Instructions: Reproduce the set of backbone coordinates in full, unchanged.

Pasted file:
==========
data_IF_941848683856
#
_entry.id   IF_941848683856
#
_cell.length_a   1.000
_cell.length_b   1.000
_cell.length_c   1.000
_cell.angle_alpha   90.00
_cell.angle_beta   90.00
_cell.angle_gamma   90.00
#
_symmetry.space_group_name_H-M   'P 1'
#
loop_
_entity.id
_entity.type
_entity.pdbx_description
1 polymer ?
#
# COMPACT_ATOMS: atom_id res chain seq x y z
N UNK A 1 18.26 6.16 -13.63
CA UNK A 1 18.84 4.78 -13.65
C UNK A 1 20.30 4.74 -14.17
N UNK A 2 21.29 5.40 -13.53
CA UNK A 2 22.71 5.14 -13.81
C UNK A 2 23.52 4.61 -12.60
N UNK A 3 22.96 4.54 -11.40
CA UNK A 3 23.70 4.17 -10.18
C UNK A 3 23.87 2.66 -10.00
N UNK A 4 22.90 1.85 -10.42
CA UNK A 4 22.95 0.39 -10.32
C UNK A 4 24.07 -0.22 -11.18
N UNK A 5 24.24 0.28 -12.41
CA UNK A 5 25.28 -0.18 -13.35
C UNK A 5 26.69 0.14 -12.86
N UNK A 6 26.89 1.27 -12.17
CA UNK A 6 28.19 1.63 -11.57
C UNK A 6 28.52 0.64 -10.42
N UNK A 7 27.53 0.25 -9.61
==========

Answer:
data_IF_941848683856
#
_entry.id   IF_941848683856
#
_cell.length_a   1.000
_cell.length_b   1.000
_cell.length_c   1.000
_cell.angle_alpha   90.00
_cell.angle_beta   90.00
_cell.angle_gamma   90.00
#
_symmetry.space_group_name_H-M   'P 1'
#
loop_
_entity.id
_entity.type
_entity.pdbx_description
1 polymer ?
#
# COMPACT_ATOMS: atom_id res chain seq x y z
N UNK A 1 18.26 6.16 -13.63
CA UNK A 1 18.84 4.78 -13.65
C UNK A 1 20.30 4.74 -14.17
N UNK A 2 21.29 5.40 -13.53
CA UNK A 2 22.71 5.14 -13.81
C UNK A 2 23.52 4.61 -12.60
N UNK A 3 22.96 4.54 -11.40
CA UNK A 3 23.70 4.17 -10.18
C UNK A 3 23.87 2.66 -10.00
N UNK A 4 22.90 1.85 -10.42
CA UNK A 4 22.95 0.39 -10.32
C UNK A 4 24.07 -0.22 -11.18
N UNK A 5 24.24 0.28 -12.41
CA UNK A 5 25.28 -0.18 -13.35
C UNK A 5 26.69 0.14 -12.86
N UNK A 6 26.89 1.27 -12.17
CA UNK A 6 28.19 1.63 -11.57
C UNK A 6 28.52 0.64 -10.42
N UNK A 7 27.53 0.25 -9.61